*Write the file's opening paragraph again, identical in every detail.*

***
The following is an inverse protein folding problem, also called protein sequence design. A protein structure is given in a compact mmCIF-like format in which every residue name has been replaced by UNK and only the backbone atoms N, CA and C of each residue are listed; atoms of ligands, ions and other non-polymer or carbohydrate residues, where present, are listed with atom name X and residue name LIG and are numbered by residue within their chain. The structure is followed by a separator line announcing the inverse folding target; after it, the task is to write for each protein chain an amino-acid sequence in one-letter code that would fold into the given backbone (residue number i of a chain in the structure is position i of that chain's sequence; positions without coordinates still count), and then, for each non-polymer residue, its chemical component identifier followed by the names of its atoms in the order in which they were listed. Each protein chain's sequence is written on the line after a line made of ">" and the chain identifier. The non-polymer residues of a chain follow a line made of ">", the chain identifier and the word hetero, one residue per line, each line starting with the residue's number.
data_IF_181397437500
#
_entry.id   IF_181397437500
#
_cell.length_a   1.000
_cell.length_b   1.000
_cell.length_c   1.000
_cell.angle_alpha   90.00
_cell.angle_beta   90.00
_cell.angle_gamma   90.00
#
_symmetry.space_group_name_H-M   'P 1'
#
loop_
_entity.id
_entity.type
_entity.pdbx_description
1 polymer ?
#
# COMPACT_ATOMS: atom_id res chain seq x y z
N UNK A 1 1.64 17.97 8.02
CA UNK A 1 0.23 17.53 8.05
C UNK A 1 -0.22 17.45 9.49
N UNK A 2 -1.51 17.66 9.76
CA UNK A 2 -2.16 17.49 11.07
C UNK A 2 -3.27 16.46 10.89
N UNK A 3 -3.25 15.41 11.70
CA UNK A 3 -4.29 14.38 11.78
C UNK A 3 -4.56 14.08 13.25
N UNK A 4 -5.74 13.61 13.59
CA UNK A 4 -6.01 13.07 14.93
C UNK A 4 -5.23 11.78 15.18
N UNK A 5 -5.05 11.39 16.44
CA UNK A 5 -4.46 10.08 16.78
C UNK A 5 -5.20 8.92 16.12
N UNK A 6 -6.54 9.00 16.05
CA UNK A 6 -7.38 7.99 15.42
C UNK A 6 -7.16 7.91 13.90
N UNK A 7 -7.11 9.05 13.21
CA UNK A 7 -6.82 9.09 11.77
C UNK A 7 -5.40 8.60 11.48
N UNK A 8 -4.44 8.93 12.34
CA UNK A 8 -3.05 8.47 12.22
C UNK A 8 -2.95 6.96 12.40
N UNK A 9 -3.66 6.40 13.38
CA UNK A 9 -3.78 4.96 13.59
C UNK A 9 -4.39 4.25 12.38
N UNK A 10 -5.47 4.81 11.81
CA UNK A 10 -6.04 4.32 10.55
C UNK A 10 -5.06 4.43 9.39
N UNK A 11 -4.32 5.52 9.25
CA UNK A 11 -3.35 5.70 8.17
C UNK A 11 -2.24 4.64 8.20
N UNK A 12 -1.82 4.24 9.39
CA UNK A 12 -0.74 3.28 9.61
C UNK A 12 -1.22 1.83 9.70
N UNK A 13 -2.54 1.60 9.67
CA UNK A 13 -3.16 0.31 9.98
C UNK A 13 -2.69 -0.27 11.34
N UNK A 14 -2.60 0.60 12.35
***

The following is an inverse protein folding problem, also called protein sequence design. A protein structure is given in a compact mmCIF-like format in which every residue name has been replaced by UNK and only the backbone atoms N, CA and C of each residue are listed; atoms of ligands, ions and other non-polymer or carbohydrate residues, where present, are listed with atom name X and residue name LIG and are numbered by residue within their chain. The structure is followed by a separator line announcing the inverse folding target; after it, the task is to write for each protein chain an amino-acid sequence in one-letter code that would fold into the given backbone (residue number i of a chain in the structure is position i of that chain's sequence; positions without coordinates still count), and then, for each non-polymer residue, its chemical component identifier followed by the names of its atoms in the order in which they were listed. Each protein chain's sequence is written on the line after a line made of ">" and the chain identifier. The non-polymer residues of a chain follow a line made of ">", the chain identifier and the word hetero, one residue per line, each line starting with the residue's number.